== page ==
Going sci fi has only added to the appeal of Paradox’s grand strategy leanings, apparently.
Stellaris smashes Paradox day one sales records
Stellaris is something of a departure for Paradox Interactive. Although it boasts a broad catalogue, the developer and publisher is best known for its historical grand strategy titles, such as Hearts of Iron, Crusader Kings, Europa Universalis.
In Stellaris, players design an alien species and set out to explore and possibly conquer a procedurally-generated universe chock-a-block with randomised AI. Bit of a change, then – but the decision to pursue science fiction has really paid off.
The May 9 release chalked up 200,000 sales in its first 24 hours, “breaking the revenue record for any of Paradox Interactive’s previous titles during the same time period”.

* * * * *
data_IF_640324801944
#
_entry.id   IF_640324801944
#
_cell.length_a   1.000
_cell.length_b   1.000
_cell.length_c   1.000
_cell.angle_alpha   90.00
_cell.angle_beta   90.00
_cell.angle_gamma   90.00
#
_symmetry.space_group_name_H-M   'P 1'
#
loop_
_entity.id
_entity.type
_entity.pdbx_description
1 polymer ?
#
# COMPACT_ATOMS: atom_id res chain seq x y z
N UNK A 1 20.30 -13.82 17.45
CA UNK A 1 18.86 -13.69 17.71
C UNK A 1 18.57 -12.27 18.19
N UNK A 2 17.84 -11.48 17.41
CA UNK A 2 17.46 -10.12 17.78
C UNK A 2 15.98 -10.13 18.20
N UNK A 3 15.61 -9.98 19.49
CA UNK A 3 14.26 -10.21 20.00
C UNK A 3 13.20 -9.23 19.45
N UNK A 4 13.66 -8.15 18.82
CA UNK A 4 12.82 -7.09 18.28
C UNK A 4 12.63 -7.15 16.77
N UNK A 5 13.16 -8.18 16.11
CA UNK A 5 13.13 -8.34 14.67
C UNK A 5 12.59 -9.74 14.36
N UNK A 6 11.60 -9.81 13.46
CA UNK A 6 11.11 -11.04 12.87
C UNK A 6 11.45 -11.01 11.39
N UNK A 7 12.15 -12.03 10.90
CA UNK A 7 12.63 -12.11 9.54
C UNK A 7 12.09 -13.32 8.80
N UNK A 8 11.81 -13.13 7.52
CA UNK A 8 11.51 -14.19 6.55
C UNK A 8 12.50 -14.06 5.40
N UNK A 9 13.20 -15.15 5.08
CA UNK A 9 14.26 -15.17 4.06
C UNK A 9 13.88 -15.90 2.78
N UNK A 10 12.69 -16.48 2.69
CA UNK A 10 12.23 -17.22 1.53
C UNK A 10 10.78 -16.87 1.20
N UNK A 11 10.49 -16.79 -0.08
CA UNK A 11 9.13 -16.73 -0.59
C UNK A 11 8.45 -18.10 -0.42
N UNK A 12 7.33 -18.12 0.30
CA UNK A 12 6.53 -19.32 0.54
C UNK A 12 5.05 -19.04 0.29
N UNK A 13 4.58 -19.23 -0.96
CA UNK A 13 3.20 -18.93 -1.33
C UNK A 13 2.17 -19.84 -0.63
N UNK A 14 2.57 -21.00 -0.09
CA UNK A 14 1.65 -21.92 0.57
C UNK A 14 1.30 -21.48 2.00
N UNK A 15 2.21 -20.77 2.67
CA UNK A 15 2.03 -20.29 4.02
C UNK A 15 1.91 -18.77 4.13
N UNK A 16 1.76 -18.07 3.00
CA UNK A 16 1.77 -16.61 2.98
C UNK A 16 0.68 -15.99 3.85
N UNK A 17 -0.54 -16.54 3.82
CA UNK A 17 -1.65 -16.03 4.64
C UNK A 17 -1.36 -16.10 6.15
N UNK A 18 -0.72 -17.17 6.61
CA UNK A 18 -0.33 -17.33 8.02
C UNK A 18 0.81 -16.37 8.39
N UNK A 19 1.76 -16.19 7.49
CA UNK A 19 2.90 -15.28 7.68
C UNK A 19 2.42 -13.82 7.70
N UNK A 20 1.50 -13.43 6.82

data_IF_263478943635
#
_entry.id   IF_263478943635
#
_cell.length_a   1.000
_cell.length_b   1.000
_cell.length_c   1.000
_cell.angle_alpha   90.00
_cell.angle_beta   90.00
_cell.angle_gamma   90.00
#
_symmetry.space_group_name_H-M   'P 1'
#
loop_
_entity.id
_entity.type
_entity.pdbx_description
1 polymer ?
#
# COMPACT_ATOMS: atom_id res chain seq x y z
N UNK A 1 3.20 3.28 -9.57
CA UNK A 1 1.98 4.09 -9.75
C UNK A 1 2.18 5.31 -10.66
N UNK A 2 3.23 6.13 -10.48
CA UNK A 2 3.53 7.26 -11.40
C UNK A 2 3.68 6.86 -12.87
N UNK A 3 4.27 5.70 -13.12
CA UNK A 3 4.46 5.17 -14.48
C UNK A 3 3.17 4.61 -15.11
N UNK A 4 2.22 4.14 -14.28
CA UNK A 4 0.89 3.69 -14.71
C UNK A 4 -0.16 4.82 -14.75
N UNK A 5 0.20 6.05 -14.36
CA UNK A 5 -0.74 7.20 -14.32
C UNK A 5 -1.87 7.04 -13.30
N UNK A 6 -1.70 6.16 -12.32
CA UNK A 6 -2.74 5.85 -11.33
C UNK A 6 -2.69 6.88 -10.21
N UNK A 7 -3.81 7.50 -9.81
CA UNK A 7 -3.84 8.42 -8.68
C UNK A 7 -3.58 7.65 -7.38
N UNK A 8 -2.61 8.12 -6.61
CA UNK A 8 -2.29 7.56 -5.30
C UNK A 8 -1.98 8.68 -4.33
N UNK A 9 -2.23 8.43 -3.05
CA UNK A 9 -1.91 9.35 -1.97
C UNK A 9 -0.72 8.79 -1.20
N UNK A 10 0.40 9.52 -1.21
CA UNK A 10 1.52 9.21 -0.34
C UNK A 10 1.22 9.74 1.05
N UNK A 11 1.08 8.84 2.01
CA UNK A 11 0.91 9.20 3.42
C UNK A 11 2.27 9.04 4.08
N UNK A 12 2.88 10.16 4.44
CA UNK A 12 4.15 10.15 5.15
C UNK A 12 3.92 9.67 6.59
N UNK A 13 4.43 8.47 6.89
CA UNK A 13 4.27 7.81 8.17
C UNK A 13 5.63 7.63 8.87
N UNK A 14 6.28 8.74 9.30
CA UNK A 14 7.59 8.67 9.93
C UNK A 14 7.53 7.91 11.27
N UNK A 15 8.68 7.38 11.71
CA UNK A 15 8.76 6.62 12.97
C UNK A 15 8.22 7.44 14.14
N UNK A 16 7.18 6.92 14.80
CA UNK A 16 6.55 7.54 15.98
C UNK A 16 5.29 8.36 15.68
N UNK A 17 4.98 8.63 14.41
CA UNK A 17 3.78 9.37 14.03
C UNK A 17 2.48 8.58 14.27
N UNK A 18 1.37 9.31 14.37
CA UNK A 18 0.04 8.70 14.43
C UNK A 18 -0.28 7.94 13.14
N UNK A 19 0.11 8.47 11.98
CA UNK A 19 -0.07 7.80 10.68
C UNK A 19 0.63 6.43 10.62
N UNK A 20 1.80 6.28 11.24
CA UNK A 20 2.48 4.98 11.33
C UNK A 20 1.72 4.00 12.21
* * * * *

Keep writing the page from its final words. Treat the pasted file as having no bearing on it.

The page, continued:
“For the internal development studio, the game has broken every record available and is the studio’s fastest selling game ever,” Paradox said.
Stellaris has also smashed at least one of Paradox’s records as a publisher. 68,000 players checked in concurrently on launch day, beating previous record holder Cities: Skylines.
There seems to be no end to appetite for freeform space games at the moment, what with Star Citizen, Elite: Dangerous and No Man’s Sky in the mix. This preference doesn’t seem to extend to shooters though, huh.
Paradox is in an interesting position at the moment, having made an IPO after 17 years of independence. It also recently acquired the White Wolf brand from CCP and has expanded its publishing efforts with Fat Shark’s War of the Vikings, Colossal Order’s Cities Skylines, and Obisidian’s Pillars of Eternity and Tyrannis.